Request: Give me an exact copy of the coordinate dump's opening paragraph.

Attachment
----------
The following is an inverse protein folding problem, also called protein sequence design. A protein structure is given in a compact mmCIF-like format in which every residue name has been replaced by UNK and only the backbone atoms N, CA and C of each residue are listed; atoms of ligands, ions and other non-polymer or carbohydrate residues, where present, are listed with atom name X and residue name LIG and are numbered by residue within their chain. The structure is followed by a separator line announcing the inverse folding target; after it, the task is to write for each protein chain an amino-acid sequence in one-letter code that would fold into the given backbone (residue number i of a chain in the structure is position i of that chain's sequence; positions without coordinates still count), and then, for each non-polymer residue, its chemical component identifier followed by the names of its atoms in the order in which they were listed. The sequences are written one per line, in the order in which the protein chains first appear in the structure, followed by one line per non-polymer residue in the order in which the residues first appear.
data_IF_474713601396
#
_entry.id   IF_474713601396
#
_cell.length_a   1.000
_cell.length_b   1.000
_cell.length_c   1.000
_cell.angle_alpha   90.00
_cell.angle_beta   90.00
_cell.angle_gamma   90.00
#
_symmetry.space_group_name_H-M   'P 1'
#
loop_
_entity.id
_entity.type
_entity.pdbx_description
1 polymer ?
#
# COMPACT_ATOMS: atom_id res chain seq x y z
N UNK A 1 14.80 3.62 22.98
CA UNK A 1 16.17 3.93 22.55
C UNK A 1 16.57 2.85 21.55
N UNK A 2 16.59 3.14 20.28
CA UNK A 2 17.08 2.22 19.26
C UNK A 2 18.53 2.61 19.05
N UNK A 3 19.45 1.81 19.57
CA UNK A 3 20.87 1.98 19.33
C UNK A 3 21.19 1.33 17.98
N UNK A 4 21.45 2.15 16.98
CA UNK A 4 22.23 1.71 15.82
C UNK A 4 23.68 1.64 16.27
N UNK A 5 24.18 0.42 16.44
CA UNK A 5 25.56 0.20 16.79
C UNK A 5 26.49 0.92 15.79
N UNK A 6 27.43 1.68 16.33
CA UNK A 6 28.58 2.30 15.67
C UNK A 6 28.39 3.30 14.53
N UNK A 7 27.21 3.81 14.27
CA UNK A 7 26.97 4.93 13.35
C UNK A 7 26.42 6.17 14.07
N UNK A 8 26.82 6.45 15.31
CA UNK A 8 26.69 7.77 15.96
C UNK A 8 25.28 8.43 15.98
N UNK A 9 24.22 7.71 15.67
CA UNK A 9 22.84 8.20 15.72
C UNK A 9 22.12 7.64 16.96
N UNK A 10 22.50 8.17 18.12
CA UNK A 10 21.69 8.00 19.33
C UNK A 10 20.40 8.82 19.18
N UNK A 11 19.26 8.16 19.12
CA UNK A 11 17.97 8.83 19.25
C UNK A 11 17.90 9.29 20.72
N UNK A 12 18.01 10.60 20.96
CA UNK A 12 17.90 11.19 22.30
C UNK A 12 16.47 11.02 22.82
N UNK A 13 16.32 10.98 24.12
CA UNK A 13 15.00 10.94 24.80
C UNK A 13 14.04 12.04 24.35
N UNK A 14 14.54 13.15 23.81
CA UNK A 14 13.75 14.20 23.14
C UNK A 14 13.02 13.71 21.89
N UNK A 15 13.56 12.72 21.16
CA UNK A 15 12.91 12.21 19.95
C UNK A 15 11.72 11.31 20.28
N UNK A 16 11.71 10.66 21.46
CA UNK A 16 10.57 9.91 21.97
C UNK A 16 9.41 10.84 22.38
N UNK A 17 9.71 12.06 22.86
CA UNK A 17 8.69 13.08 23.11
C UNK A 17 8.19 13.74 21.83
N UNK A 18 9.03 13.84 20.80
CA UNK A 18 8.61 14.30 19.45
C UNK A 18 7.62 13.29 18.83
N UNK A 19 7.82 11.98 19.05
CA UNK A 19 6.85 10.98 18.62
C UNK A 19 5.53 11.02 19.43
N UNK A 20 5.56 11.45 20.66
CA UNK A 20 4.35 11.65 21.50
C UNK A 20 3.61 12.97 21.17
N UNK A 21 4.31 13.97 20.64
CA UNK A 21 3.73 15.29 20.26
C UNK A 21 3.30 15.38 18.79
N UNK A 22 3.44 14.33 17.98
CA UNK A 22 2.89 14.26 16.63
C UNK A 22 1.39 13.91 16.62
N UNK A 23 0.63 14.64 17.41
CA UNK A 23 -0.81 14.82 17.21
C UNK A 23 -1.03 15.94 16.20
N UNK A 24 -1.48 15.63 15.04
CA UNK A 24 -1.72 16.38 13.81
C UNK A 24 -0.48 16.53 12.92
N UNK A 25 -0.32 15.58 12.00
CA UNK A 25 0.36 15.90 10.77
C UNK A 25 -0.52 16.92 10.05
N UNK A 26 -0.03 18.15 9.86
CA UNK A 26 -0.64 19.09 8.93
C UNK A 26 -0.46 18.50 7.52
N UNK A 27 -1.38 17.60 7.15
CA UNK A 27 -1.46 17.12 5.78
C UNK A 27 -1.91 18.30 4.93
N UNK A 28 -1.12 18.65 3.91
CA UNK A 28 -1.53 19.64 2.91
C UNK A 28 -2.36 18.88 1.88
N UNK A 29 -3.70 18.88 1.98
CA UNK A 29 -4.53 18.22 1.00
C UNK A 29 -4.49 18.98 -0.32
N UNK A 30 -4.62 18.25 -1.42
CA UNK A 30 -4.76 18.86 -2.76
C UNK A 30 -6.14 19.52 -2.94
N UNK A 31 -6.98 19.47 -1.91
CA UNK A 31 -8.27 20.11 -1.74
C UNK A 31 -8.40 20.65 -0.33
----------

The following is an inverse protein folding problem, also called protein sequence design. A protein structure is given in a compact mmCIF-like format in which every residue name has been replaced by UNK and only the backbone atoms N, CA and C of each residue are listed; atoms of ligands, ions and other non-polymer or carbohydrate residues, where present, are listed with atom name X and residue name LIG and are numbered by residue within their chain. The structure is followed by a separator line announcing the inverse folding target; after it, the task is to write for each protein chain an amino-acid sequence in one-letter code that would fold into the given backbone (residue number i of a chain in the structure is position i of that chain's sequence; positions without coordinates still count), and then, for each non-polymer residue, its chemical component identifier followed by the names of its atoms in the order in which they were listed. The sequences are written one per line, in the order in which the protein chains first appear in the structure, followed by one line per non-polymer residue in the order in which the residues first appear.